Several recommendations and guidelines for third-trimester ultrasound examination have been published by various professional societies(1,4,8,16,26-29).
Ultrasound examination for the third-trimester screening should be performed between 30 weeks and 35 weeks + 6 days of gestation.
The ultrasound third-trimester screening for pregnancy abnormalities should include:
a) The confirmation of the live fetus. Confirmation of the live fetus is done by highlighting the fetal cardiac movements (FCM) in real time and measuring their frequency in M or Doppler pulsed mode (used as shortly as possible). In a multiple pregnancy, these should be evaluated in each fetus.
b) The determination of the number of live fetuses (in the multiple pregnancies, amnionicity and chorionicity should be determined, with reference for second opinion if it fails).
c) Fetal presentation. In a multiple pregnancy, the presentation should be assessed in each fetus.
d) The assessment of the pregnancy anatomy – all items considered part of a routine in this guideline and discussed below should be evaluated. Due to limitations of the third trimester given by fetal position and size, maternal conditions (e.g., obesity, inferior vena cava syndrome etc.), the evaluation is reduced to a minimal level: the symmetry of the middle line of the skull, the cerebral ventricles, the 4-chamber heart and the three-vessel-trachea section (optionally with Doppler color), the diaphragm, the anechoic stomach, kidneys, urinary bladder. If some elements cannot be properly assessed, the patient must be made aware of this problem, offering the option of their subsequent reevaluation or of a second opinion referral being often appropriate. In a multiple pregnancy, the anatomy should be evaluated in each fetus.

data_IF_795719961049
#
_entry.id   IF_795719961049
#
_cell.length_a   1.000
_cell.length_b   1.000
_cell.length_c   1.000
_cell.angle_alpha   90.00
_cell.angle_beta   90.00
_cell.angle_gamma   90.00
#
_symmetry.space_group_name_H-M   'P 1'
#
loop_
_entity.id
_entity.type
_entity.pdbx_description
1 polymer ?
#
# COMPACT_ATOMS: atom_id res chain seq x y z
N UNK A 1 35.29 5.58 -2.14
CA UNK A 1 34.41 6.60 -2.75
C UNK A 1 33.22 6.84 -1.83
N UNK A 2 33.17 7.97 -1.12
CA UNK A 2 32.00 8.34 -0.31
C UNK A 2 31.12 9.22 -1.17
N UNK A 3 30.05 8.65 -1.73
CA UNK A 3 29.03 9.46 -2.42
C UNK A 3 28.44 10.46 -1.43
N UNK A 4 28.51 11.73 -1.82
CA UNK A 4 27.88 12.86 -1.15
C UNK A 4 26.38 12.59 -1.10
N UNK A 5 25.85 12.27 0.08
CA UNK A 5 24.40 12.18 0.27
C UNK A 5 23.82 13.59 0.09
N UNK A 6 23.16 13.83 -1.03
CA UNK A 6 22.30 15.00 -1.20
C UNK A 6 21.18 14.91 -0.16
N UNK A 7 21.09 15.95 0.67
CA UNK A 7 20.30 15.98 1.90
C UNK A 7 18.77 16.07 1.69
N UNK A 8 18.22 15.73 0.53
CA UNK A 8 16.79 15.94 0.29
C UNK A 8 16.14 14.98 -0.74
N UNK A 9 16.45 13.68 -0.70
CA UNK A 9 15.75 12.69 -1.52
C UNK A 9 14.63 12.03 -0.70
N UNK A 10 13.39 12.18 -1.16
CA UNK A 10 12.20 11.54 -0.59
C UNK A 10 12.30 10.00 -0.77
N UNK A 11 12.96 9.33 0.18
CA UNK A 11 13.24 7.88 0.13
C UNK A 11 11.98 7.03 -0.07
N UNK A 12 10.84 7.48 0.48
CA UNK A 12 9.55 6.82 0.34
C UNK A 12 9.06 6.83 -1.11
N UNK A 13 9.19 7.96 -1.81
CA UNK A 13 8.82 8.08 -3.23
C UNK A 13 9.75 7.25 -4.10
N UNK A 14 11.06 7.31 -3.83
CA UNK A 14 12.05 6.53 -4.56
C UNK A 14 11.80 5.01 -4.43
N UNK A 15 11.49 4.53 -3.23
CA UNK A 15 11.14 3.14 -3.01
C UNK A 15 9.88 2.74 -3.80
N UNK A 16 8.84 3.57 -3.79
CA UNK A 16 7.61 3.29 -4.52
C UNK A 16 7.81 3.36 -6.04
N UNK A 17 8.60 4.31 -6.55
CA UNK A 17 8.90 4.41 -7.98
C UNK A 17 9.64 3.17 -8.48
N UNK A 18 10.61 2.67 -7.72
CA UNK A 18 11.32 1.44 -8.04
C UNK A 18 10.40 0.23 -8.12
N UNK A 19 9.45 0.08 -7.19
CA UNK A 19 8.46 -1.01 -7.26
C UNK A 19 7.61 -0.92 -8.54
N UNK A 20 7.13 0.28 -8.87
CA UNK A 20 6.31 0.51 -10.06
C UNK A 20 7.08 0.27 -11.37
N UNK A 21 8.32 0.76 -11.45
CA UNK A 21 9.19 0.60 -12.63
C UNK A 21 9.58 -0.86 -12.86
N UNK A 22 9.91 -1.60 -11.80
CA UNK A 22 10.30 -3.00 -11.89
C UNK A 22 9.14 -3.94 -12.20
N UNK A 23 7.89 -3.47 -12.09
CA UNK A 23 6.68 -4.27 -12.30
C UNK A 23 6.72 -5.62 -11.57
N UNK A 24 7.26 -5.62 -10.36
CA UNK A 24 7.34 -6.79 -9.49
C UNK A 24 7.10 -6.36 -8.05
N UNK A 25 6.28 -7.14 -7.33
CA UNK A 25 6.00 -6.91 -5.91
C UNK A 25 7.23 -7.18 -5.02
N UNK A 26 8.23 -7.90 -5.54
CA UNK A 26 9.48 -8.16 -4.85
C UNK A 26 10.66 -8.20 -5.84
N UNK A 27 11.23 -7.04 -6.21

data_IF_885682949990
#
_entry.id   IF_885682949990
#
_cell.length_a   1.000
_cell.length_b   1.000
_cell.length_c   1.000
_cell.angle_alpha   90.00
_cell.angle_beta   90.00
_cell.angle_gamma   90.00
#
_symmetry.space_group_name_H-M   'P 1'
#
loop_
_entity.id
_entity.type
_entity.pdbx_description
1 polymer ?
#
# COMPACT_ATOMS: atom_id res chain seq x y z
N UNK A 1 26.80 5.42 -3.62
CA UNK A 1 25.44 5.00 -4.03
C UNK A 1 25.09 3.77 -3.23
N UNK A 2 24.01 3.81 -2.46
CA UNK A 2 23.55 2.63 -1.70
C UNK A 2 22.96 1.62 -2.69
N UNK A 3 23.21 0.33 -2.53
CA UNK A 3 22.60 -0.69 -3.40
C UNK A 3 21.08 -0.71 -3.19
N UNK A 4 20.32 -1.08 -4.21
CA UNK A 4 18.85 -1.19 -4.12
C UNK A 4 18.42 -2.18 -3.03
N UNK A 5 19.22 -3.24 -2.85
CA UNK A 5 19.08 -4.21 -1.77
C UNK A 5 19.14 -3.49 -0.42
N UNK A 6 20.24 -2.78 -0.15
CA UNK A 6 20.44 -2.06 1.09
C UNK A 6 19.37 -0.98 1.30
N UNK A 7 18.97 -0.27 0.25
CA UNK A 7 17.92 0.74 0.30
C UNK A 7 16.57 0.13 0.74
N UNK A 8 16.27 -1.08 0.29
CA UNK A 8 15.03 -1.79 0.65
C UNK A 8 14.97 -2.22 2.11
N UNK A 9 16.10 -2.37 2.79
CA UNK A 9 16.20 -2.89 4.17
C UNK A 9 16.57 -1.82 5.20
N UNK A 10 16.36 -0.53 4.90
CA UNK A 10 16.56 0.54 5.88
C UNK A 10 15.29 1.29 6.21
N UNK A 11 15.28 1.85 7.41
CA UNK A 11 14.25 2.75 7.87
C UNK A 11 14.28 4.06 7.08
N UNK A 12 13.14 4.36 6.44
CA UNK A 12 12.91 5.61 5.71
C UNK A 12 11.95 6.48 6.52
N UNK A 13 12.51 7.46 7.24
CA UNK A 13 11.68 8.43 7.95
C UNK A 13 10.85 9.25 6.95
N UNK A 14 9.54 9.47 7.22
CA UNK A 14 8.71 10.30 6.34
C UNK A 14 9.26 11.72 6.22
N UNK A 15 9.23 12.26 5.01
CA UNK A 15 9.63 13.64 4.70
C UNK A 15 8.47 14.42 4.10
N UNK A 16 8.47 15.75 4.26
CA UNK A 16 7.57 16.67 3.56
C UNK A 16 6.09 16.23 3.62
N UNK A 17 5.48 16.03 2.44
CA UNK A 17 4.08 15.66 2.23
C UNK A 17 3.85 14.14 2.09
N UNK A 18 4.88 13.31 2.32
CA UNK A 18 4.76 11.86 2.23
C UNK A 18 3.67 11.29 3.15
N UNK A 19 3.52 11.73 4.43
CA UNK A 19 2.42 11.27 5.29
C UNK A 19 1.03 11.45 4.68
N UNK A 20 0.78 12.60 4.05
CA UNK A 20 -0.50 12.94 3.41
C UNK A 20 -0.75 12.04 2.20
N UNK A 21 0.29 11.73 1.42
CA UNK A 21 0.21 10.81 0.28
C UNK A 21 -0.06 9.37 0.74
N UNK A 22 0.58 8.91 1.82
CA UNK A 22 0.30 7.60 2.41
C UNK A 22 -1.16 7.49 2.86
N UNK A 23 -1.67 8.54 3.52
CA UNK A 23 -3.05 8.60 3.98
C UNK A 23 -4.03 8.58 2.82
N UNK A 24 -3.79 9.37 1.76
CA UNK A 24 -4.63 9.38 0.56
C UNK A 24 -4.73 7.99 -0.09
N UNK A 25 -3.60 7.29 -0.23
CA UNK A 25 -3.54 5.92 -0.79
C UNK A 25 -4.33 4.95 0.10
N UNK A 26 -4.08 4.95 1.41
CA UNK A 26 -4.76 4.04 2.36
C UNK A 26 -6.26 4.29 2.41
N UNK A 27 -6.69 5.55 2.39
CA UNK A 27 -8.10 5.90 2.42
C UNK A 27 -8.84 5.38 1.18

Moreover, other elements may be assessed in accordance with the legal competences, expertise and experience of the examiner, the equipment used and the medical motivation or indication.